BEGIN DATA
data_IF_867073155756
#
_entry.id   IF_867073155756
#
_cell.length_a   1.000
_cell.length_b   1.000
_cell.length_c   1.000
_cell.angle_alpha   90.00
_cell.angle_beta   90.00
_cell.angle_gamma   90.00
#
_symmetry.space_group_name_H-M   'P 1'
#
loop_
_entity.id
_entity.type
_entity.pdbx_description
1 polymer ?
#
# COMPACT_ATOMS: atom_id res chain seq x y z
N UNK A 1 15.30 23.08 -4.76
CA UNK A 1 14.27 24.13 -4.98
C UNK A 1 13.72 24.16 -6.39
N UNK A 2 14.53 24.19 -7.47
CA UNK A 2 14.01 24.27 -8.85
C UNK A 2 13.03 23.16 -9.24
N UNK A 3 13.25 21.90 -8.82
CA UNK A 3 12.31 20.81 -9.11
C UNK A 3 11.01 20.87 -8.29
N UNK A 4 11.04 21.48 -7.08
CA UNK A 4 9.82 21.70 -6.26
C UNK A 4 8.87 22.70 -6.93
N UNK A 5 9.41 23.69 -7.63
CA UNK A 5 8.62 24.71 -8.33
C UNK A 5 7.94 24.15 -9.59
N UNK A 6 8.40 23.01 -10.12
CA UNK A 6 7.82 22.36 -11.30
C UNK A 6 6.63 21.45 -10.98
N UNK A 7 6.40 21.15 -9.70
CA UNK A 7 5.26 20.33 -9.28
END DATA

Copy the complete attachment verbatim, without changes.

data_IF_867073155756
#
_entry.id   IF_867073155756
#
_cell.length_a   1.000
_cell.length_b   1.000
_cell.length_c   1.000
_cell.angle_alpha   90.00
_cell.angle_beta   90.00
_cell.angle_gamma   90.00
#
_symmetry.space_group_name_H-M   'P 1'
#
loop_
_entity.id
_entity.type
_entity.pdbx_description
1 polymer ?
#
# COMPACT_ATOMS: atom_id res chain seq x y z
N UNK A 1 15.30 23.08 -4.76
CA UNK A 1 14.27 24.13 -4.98
C UNK A 1 13.72 24.16 -6.39
N UNK A 2 14.53 24.19 -7.47
CA UNK A 2 14.01 24.27 -8.85
C UNK A 2 13.03 23.16 -9.24
N UNK A 3 13.25 21.90 -8.82
CA UNK A 3 12.31 20.81 -9.11
C UNK A 3 11.01 20.87 -8.29
N UNK A 4 11.04 21.48 -7.08
CA UNK A 4 9.82 21.70 -6.26
C UNK A 4 8.87 22.70 -6.93
N UNK A 5 9.41 23.69 -7.63
CA UNK A 5 8.62 24.71 -8.33
C UNK A 5 7.94 24.15 -9.59
N UNK A 6 8.40 23.01 -10.12
CA UNK A 6 7.82 22.36 -11.30
C UNK A 6 6.63 21.45 -10.98
N UNK A 7 6.40 21.15 -9.70
CA UNK A 7 5.26 20.33 -9.28